The top U.S. military general in Iraq says his intention to recommend a significant reduction in U.S. troop levels in the country later this year is basically on track, thanks in part to the selection of the country's new prime minister on Saturday. But after meeting in Baghdad with the visiting U.S. Defense Secretary Donald Rumsfeld, the general said he wants to see a few more steps toward stability before he makes his recommendation.
Standing next to Secretary Rumsfeld in one of Saddam Hussein's former palaces, General George Casey said Saturday's parliament vote naming the new prime minister and other top officials was one of the things he was waiting for.
"It is certainly a major step in the process," he said.
But the general said there are a few more milestones the fledgling Iraqi government will have to pass before he will be ready to recommend a significant troop reduction to President Bush.
"This government formation now is another step. When they get the cabinet ministers identified, and the government then takes up its position and begins governing, that will be the next major step," said Casey. "And so we are seeing the situation a little clearer, I'd say, and the clearer I see it the better I can make my recommendations."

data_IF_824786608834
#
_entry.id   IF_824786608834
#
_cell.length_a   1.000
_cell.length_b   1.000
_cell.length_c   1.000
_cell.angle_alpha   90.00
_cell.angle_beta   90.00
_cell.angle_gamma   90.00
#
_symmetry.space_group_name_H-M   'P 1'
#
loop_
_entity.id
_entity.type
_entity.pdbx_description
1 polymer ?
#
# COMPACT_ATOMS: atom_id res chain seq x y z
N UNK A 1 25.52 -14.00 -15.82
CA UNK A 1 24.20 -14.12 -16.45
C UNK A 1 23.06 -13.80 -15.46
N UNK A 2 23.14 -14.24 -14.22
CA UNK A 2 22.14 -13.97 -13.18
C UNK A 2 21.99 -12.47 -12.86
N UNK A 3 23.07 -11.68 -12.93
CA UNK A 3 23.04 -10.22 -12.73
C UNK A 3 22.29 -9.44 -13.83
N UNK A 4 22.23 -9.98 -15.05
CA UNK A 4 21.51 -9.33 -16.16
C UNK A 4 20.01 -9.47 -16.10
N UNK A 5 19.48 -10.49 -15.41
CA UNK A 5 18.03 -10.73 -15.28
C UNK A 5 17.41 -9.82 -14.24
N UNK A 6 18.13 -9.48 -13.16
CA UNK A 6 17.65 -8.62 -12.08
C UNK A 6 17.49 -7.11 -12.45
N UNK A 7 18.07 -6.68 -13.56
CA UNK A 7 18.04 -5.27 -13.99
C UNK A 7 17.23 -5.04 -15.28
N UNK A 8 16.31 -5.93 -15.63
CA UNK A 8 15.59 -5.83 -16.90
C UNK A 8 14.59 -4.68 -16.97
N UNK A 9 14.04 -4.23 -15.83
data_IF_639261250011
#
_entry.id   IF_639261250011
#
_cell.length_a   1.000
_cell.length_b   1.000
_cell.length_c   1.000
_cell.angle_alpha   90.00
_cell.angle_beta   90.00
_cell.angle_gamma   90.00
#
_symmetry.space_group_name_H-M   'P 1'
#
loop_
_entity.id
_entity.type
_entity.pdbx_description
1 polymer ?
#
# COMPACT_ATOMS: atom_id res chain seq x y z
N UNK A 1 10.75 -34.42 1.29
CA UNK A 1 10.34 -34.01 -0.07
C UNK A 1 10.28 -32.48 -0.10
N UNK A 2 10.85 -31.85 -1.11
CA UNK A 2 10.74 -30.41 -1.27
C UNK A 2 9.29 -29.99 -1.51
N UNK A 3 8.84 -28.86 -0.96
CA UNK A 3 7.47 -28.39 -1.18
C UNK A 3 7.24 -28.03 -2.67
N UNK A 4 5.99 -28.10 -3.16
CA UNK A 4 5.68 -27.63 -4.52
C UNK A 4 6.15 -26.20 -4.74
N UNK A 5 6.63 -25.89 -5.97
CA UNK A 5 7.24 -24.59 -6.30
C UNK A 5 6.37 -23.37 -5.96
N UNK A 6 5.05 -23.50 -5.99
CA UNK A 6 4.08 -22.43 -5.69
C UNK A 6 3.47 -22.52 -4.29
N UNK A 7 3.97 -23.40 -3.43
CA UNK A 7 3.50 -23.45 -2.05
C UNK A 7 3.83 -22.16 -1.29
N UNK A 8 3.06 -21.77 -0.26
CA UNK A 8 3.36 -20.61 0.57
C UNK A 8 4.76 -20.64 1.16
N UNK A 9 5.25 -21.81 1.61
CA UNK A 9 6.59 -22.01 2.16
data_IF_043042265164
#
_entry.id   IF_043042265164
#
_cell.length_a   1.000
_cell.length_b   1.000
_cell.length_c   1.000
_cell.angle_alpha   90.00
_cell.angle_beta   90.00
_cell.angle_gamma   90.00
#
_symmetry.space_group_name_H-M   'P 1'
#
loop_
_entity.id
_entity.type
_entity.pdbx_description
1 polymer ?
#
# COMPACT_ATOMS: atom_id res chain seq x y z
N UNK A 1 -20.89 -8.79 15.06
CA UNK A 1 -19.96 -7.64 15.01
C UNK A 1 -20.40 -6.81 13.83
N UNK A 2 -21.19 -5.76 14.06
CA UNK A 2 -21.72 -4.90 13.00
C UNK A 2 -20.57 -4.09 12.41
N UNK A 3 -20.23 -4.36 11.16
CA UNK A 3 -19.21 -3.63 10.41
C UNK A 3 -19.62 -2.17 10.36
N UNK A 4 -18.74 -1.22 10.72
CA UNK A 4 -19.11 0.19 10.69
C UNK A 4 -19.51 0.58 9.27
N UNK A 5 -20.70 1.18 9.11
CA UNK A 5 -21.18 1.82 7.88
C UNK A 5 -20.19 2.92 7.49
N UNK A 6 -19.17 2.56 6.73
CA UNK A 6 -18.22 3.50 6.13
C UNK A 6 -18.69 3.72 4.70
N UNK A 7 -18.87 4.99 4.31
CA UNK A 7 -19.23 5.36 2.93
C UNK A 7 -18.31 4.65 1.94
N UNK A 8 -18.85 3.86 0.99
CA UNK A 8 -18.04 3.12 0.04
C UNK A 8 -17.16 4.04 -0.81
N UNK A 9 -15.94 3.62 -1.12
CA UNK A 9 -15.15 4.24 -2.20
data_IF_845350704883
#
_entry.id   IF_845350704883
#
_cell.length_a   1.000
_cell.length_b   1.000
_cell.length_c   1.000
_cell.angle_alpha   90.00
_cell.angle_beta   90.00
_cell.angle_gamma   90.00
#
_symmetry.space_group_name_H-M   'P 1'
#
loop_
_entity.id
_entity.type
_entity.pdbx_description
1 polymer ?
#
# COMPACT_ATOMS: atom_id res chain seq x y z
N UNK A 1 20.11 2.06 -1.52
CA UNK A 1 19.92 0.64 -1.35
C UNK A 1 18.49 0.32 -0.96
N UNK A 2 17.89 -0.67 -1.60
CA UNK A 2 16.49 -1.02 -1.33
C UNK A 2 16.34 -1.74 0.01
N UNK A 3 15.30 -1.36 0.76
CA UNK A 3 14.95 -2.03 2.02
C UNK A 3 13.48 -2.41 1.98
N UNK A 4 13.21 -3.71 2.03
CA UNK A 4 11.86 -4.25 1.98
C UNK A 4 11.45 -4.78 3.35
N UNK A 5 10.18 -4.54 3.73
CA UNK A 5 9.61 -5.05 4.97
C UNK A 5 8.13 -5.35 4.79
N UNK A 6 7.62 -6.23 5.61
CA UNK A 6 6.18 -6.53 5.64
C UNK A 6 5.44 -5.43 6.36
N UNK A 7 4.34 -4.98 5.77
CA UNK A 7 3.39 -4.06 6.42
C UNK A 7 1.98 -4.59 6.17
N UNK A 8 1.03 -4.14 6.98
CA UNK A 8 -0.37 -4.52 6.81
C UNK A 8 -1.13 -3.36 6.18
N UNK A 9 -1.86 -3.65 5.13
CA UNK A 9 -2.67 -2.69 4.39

General Casey said he is on what he called his "general timeline." He previously said he expected to make a recommendation this spring that could include a significant troop reduction. He also noted that the process of transferring security authority to the new Iraqi army and police force has already begun in several parts of the country.
Rumsfeld was more cautious in his comment on future U.S. troop strength in Iraq.
"The question of our force levels here will depend on conditions on the ground and discussions with the Iraqi government, which will evolve over time," he said.
Rumsfeld was to meet with the new Iraqi leaders later in the day. He said he has heard that the new prime minister, Jawad al-Maliki, is working to form a government of competent ministers who understand the importance of fighting corruption and serving the entire country, not just any one sectarian group.
As usual, the secretary's visit to Iraq was not announced in advance. He arrived on a non-stop military flight from Washington, which left shortly after he urged reluctant members of Congress to fully fund his plans to train and equip Iraq's new security forces.
Rumsfeld has come under increasing criticism from some members of congress and some retired generals for his conduct of the war in Iraq. But he and the president have strongly defended his record. Asked Wednesday whether this might be his last visit to Iraq as secretary of defense, he answered simply, "No."